My maternal grandparents were married for 59 years and knew the meaning of love, romance and devotion. I’m so thankful for the roadmap they’ve laid and the wisdom they gave. For a time during my young adult years, my family shared a home with them so I saw their relationship up close and personal. (Being the youngest of three children, I was known for finding places to sit with a book and not move until…ah, how should I say this? Well, until I found myself carefully listening to privileged adult conversations.)
Often I overheard the way my grandfather and grandmother spoke to each other when they thought no one was around. Their voices held a quiet tenderness that I never heard them utter around the family. Grandpa knew how to make my strong, feisty grandmother turn into a bashful young woman that covered her face when she blushed. And when she sat next to him and lean her head on his shoulder, he cupped her hands tenderly when he brought them to his lips to kiss.
One day my grandfather became keen to one of my favorite ‘book-reading’ spots and promptly asked me to join him on the front porch. And with my mother busy working and my siblings away from the house, I couldn’t give one excuse not to do what he asked. So I sat next to him as he watched his neighbors walk past our property in the Florida sun.
“You know, there’s better light out here for reading, Girl.”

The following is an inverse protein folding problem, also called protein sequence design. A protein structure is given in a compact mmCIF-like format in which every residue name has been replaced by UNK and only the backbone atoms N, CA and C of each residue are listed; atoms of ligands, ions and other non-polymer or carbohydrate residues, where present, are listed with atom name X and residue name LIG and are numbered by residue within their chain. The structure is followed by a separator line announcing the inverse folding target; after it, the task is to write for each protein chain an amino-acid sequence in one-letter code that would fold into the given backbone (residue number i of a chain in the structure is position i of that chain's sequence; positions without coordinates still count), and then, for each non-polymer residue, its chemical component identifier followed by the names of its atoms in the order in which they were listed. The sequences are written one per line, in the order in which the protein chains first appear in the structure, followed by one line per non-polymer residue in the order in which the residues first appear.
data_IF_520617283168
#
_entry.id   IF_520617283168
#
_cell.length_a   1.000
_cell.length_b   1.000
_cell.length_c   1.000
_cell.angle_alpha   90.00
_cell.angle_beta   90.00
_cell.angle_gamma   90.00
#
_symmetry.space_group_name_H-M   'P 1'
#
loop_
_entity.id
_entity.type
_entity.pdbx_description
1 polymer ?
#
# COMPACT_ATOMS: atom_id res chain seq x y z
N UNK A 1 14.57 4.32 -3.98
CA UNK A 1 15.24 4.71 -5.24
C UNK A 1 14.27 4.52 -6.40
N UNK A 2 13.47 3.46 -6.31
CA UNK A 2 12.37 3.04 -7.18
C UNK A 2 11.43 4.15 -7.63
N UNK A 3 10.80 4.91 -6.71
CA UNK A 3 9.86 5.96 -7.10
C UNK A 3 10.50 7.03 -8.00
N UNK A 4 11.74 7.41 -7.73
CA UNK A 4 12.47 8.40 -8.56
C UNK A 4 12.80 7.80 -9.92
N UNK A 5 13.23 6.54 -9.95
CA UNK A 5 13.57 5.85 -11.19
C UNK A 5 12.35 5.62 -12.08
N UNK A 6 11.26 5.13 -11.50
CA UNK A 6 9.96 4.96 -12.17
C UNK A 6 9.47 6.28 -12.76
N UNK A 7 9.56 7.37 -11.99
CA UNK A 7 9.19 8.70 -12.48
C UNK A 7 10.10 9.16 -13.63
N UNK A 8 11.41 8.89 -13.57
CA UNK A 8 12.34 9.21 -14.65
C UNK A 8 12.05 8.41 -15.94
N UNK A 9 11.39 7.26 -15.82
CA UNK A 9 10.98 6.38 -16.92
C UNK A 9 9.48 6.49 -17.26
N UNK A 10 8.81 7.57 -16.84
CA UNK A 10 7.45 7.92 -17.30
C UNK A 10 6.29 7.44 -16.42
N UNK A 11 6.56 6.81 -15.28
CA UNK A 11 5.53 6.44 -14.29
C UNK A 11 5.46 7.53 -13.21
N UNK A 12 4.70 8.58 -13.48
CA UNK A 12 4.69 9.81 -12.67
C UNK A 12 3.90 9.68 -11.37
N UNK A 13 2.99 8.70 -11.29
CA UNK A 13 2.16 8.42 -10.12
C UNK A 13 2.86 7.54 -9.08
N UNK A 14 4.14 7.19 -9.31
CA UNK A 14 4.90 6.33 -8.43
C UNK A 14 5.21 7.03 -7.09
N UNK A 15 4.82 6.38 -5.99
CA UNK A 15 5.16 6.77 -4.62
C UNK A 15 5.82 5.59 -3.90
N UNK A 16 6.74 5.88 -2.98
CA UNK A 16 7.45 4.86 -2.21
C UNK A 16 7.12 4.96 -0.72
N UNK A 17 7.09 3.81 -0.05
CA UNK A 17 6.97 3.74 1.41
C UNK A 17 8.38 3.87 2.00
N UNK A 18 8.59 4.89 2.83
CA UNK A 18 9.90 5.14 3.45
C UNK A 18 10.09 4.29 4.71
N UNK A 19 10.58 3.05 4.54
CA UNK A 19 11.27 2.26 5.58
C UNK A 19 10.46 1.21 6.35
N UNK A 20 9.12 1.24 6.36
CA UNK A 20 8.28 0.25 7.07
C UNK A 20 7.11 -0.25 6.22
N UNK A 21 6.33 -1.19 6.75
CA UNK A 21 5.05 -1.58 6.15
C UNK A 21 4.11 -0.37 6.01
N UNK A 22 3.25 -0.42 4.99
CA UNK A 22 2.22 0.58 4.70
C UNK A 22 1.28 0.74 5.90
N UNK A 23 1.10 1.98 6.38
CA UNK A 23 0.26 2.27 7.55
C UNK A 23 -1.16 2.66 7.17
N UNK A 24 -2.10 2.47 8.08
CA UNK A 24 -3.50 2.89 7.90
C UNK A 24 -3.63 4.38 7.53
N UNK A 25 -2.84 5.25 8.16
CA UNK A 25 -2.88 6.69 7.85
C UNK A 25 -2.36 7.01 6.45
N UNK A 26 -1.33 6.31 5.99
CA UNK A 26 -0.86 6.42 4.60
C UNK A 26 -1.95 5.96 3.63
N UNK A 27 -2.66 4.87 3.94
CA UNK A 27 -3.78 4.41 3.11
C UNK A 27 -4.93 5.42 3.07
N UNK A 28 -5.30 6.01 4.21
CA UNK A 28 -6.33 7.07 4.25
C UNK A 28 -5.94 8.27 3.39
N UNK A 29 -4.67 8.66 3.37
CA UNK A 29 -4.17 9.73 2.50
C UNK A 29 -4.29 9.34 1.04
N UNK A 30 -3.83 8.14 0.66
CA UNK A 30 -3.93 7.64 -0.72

“Yes, Sir. I know.” I stated humbly as I studied his profile.
“This is where you should read so you can be comfortable and enjoy the breeze. I read my newspapers right here every morning so if it’s good enough for me, it’ll be fine for you. Understand?”
“Yes, Sir. Are you going to tell Mom?”
I watched as my grandfather processed the question. We had a close relationship and spent every afternoon talking about whatever he cared to share with a middle school student. He knew his daughter’s new job was stressful and the last thing we both need was to hear her lecturing me during dinner at the family table.
“No, not today, just tell me why you didn’t excuse yourself or make your presence known?
“I just wanted to see how you and Grandma get along. She’s always watching Victor and Vicki on Young and the Restless, and talking about soap opera characters with her friends, so I wanted see if you two were like that.”
“Umph. Well, how we do?”
Looking puzzled I said, “You guys are nothing like the show.”
My grandfather laughed and then gave me a lesson on relationships I’ll never forget. He said romance isn’t a special occasion thing, like some present you get on Valentine’s Day. It’s more like a vitamin. You need some romance every day for a healthy relationship. And just like our bodies can’t exist on one vitamin, our relationships can’t last on one type of romance. Sometimes it’s a romantic gesture, other times it will be a romantic act, and other moments may require that you change your tone of voice or the way you look at the person you love. The key is to remember that romance is the only emotional vitamin you can’t consume on your own. No way. Your partner has to diagnose and dispense what you need, and you in turn must do the same. It’s the only way the relationship can thrive.